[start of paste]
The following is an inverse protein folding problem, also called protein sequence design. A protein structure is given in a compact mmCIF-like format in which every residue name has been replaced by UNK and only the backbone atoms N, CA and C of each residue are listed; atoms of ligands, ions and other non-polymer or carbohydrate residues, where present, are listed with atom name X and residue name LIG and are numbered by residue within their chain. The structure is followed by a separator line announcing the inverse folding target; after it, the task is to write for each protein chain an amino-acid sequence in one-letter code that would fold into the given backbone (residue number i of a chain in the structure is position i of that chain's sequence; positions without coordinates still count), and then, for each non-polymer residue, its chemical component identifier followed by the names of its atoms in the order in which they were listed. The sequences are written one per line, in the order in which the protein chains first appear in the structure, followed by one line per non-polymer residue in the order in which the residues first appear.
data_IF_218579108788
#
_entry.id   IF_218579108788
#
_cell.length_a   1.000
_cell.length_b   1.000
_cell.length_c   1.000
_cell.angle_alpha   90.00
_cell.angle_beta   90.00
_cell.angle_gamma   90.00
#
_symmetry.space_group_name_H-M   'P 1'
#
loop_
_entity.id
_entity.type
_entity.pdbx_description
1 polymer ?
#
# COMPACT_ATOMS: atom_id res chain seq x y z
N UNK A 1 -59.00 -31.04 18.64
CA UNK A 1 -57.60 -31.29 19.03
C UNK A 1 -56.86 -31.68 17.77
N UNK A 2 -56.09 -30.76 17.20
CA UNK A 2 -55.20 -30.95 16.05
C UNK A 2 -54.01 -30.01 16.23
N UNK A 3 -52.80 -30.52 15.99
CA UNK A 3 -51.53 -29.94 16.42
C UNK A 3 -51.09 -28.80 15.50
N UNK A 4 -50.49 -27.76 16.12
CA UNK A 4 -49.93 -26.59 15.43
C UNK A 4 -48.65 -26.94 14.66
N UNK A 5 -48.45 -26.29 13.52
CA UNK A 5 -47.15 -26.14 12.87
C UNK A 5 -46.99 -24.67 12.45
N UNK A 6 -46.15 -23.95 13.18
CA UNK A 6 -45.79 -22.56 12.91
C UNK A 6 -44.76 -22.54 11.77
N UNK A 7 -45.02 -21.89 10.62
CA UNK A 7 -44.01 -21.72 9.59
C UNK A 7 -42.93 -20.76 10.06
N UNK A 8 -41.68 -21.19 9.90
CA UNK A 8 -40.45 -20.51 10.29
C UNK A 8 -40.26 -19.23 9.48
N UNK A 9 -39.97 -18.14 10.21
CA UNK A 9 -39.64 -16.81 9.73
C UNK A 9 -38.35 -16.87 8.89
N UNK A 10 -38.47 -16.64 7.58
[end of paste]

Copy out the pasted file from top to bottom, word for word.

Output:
The following is an inverse protein folding problem, also called protein sequence design. A protein structure is given in a compact mmCIF-like format in which every residue name has been replaced by UNK and only the backbone atoms N, CA and C of each residue are listed; atoms of ligands, ions and other non-polymer or carbohydrate residues, where present, are listed with atom name X and residue name LIG and are numbered by residue within their chain. The structure is followed by a separator line announcing the inverse folding target; after it, the task is to write for each protein chain an amino-acid sequence in one-letter code that would fold into the given backbone (residue number i of a chain in the structure is position i of that chain's sequence; positions without coordinates still count), and then, for each non-polymer residue, its chemical component identifier followed by the names of its atoms in the order in which they were listed. The sequences are written one per line, in the order in which the protein chains first appear in the structure, followed by one line per non-polymer residue in the order in which the residues first appear.
data_IF_218579108788
#
_entry.id   IF_218579108788
#
_cell.length_a   1.000
_cell.length_b   1.000
_cell.length_c   1.000
_cell.angle_alpha   90.00
_cell.angle_beta   90.00
_cell.angle_gamma   90.00
#
_symmetry.space_group_name_H-M   'P 1'
#
loop_
_entity.id
_entity.type
_entity.pdbx_description
1 polymer ?
#
# COMPACT_ATOMS: atom_id res chain seq x y z
N UNK A 1 -59.00 -31.04 18.64
CA UNK A 1 -57.60 -31.29 19.03
C UNK A 1 -56.86 -31.68 17.77
N UNK A 2 -56.09 -30.76 17.20
CA UNK A 2 -55.20 -30.95 16.05
C UNK A 2 -54.01 -30.01 16.23
N UNK A 3 -52.80 -30.52 15.99
CA UNK A 3 -51.53 -29.94 16.42
C UNK A 3 -51.09 -28.80 15.50
N UNK A 4 -50.49 -27.76 16.12
CA UNK A 4 -49.93 -26.59 15.43
C UNK A 4 -48.65 -26.94 14.66
N UNK A 5 -48.45 -26.29 13.52
CA UNK A 5 -47.15 -26.14 12.87
C UNK A 5 -46.99 -24.67 12.45
N UNK A 6 -46.15 -23.95 13.18
CA UNK A 6 -45.79 -22.56 12.91
C UNK A 6 -44.76 -22.54 11.77
N UNK A 7 -45.02 -21.89 10.62
CA UNK A 7 -44.01 -21.72 9.59
C UNK A 7 -42.93 -20.76 10.06
N UNK A 8 -41.68 -21.19 9.90
CA UNK A 8 -40.45 -20.51 10.29
C UNK A 8 -40.26 -19.23 9.48
N UNK A 9 -39.97 -18.14 10.21
CA UNK A 9 -39.64 -16.81 9.73
C UNK A 9 -38.35 -16.87 8.89
N UNK A 10 -38.47 -16.64 7.58